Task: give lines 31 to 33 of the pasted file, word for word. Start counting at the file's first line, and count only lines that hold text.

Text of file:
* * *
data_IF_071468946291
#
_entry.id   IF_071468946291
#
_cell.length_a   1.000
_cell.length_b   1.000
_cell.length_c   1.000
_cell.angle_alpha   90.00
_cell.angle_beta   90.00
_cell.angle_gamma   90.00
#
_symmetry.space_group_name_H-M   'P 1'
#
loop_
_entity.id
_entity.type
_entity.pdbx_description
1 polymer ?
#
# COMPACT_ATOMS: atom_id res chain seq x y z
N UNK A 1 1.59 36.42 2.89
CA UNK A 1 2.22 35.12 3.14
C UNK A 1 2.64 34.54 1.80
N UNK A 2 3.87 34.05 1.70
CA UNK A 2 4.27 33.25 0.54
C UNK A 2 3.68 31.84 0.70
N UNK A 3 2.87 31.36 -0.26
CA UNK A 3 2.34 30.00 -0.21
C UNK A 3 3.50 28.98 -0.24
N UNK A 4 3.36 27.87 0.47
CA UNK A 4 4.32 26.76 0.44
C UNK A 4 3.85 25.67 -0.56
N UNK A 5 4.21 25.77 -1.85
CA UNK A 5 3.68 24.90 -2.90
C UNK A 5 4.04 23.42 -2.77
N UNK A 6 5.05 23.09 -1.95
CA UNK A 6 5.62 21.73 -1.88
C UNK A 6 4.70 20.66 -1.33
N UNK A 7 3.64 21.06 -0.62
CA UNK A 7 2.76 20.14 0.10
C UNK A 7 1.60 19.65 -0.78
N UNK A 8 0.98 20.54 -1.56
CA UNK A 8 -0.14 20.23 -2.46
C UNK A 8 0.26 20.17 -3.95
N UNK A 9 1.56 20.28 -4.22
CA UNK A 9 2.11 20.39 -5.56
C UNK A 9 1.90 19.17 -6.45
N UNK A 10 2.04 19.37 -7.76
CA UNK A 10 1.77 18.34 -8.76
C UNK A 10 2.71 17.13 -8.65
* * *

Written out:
CA UNK A 4 4.32 26.76 0.44
C UNK A 4 3.85 25.67 -0.56
N UNK A 5 4.21 25.77 -1.85